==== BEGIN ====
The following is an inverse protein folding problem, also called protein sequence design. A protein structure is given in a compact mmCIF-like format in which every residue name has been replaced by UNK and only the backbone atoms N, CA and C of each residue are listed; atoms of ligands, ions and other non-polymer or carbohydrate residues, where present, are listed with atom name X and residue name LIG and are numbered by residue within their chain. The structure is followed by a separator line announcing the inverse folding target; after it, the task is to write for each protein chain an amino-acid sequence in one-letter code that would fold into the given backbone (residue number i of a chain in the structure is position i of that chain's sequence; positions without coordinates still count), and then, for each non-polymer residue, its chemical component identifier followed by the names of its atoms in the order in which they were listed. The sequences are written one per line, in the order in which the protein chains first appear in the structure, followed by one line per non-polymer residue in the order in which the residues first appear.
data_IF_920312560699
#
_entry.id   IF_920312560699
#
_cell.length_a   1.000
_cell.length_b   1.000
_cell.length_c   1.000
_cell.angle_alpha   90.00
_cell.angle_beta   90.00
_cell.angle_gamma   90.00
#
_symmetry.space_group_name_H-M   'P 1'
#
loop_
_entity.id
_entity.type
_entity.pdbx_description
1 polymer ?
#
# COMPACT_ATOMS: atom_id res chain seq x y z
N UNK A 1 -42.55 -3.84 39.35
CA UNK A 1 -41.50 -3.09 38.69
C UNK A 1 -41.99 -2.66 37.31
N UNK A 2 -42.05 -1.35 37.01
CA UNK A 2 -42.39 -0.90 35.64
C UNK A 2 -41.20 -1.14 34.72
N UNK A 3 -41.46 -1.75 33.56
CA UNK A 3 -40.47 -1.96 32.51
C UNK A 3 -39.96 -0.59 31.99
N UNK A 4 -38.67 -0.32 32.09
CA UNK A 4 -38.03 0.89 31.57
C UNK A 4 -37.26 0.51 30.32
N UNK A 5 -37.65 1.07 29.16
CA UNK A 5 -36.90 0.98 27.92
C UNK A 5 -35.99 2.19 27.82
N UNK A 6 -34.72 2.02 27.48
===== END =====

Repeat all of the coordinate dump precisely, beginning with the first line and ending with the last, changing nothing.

The following is an inverse protein folding problem, also called protein sequence design. A protein structure is given in a compact mmCIF-like format in which every residue name has been replaced by UNK and only the backbone atoms N, CA and C of each residue are listed; atoms of ligands, ions and other non-polymer or carbohydrate residues, where present, are listed with atom name X and residue name LIG and are numbered by residue within their chain. The structure is followed by a separator line announcing the inverse folding target; after it, the task is to write for each protein chain an amino-acid sequence in one-letter code that would fold into the given backbone (residue number i of a chain in the structure is position i of that chain's sequence; positions without coordinates still count), and then, for each non-polymer residue, its chemical component identifier followed by the names of its atoms in the order in which they were listed. The sequences are written one per line, in the order in which the protein chains first appear in the structure, followed by one line per non-polymer residue in the order in which the residues first appear.
data_IF_920312560699
#
_entry.id   IF_920312560699
#
_cell.length_a   1.000
_cell.length_b   1.000
_cell.length_c   1.000
_cell.angle_alpha   90.00
_cell.angle_beta   90.00
_cell.angle_gamma   90.00
#
_symmetry.space_group_name_H-M   'P 1'
#
loop_
_entity.id
_entity.type
_entity.pdbx_description
1 polymer ?
#
# COMPACT_ATOMS: atom_id res chain seq x y z
N UNK A 1 -42.55 -3.84 39.35
CA UNK A 1 -41.50 -3.09 38.69
C UNK A 1 -41.99 -2.66 37.31
N UNK A 2 -42.05 -1.35 37.01
CA UNK A 2 -42.39 -0.90 35.64
C UNK A 2 -41.20 -1.14 34.72
N UNK A 3 -41.46 -1.75 33.56
CA UNK A 3 -40.47 -1.96 32.51
C UNK A 3 -39.96 -0.59 31.99
N UNK A 4 -38.67 -0.32 32.09
CA UNK A 4 -38.03 0.89 31.57
C UNK A 4 -37.26 0.51 30.32
N UNK A 5 -37.65 1.07 29.16
CA UNK A 5 -36.90 0.98 27.92
C UNK A 5 -35.99 2.19 27.82
N UNK A 6 -34.72 2.02 27.48